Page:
Hunger

(redirected from hungers)
Also found in: Dictionary, Thesaurus, Medical, Idioms, Encyclopedia, Wikipedia.
Related to hungers: hungriest, hungrier

HUNGER. The desire for taking food. Hunger is no excuse for larceny. 1 Hale, P. C. 54; 4 Bl. Com. 31. But it is a matter which applies itself strongly to the consciences of the judges in mitigation of the punishment.
     2. When a person has died, and it is suspected he has been starved to death, an examination of his body ought to be made, to ascertain whether or not he died of hunger. The signs which usually attend death from hunger are the following: The body is much emaciated, and a foetid, acrid odor exhales from it, although death may have been very recent. The eyes are red and open, which is not usual in other causes of death. The tongue and throat are dry, even to aridity, and the stomach and intestines are contracted and empty. The gall bladder is pressed with bile, and this fluid is found scattered over the stomach and intestines, so as to tinge them very extensively. The lungs are withered, but all the other organs are generally in a healthy state. The blood vessels are usually empty. Foder‚, tom. ii. p. 276, tom. iii. p. 231; 2 Beck's Med. Jur. 52; see Eunom. Dial. 2, Sec. 47, p. 142, and the note at p. 384.

References in classic literature ?
Suppose that a man thinks he has done a wrong to another, the nobler he is the less able is he to feel indignant at any suffering, such as hunger, or cold, or any other pain which the injured person may inflict upon him--these he deems to be just, and, as I say, his anger refuses to be excited by them.
But hunger and wretchedness rise superior to fears in the long run.
If, however, I found in my new home hard- ship, hunger, whipping, and nakedness, I had the consolation that I should not have escaped any one of them by staying.
For, the time was to come, when the gaunt scarecrows of that region should have watched the lamplighter, in their idleness and hunger, so long, as to conceive the idea of improving on his method, and hauling up men by those ropes and pulleys, to flare upon the darkness of their condition.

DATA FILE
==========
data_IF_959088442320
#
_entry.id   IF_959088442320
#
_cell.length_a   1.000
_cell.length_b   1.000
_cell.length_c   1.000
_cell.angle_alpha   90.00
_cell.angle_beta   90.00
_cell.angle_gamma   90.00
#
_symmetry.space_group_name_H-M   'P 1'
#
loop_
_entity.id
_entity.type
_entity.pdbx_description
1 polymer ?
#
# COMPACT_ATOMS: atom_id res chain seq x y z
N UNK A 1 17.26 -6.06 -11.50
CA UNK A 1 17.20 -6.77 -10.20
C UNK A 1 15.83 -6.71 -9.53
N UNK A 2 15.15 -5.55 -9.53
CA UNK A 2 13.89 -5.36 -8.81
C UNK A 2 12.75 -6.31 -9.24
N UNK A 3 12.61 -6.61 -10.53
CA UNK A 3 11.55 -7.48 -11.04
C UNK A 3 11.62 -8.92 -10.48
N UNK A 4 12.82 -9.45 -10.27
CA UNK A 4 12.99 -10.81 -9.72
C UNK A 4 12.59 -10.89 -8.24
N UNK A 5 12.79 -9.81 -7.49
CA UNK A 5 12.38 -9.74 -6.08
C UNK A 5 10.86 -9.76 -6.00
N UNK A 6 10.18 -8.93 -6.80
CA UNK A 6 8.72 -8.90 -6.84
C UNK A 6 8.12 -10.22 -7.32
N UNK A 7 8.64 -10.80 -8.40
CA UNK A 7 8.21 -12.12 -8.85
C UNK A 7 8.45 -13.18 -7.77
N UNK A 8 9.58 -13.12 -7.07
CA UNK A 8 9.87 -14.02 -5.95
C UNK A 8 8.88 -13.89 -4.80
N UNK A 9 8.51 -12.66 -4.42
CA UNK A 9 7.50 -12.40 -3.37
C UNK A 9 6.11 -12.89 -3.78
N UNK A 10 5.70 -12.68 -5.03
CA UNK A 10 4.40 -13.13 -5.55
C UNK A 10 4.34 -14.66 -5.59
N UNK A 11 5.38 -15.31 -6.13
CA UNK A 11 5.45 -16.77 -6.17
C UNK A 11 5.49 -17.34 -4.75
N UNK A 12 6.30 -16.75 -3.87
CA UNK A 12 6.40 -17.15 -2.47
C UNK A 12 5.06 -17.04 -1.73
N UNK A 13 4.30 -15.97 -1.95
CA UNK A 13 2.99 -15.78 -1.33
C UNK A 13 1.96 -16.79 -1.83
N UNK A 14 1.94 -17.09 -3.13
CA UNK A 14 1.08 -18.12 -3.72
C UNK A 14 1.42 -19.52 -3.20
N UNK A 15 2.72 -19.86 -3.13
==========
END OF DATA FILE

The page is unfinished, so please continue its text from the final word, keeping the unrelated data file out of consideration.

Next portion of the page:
There is no occasion, senor, for wasting time or money on making that countenance," said Sancho; "for all that need be done is for your worship to show your own, face to face, to those who look at you, and without anything more, either image or shield, they will call you 'Him of the Rueful Countenance' and believe me I am telling you the truth, for I assure you, senor (and in good part be it said), hunger and the loss of your grinders have given you such an ill-favoured face that, as I say, the rueful picture may be very well spared.
They thought nothing evil but hunger, thirst, and cold.
At any rate no waterway was in sight, and the entire party was almost ready to drop from hunger, thirst and fatigue.
You are never out of temper, always calm; you would return thanks before grace, and die of hunger rather than complain
But so soon as this strangeness had been realised it passed, and my dominant motive became the hunger of my long and dismal fast.
Sometimes he was delirious, and fancied he saw an old man stretched on a pallet; he, also, was dying of hunger.
Now and then there was a scanty meal of fish or wild-fowl, occasionally an antelope; but frequently the cravings of hunger had to be appeased with roots, or the flesh of wolves and muskrats.
Here they eagerly slaked their thirst; but, this being allayed, the calls of hunger became equally importunate.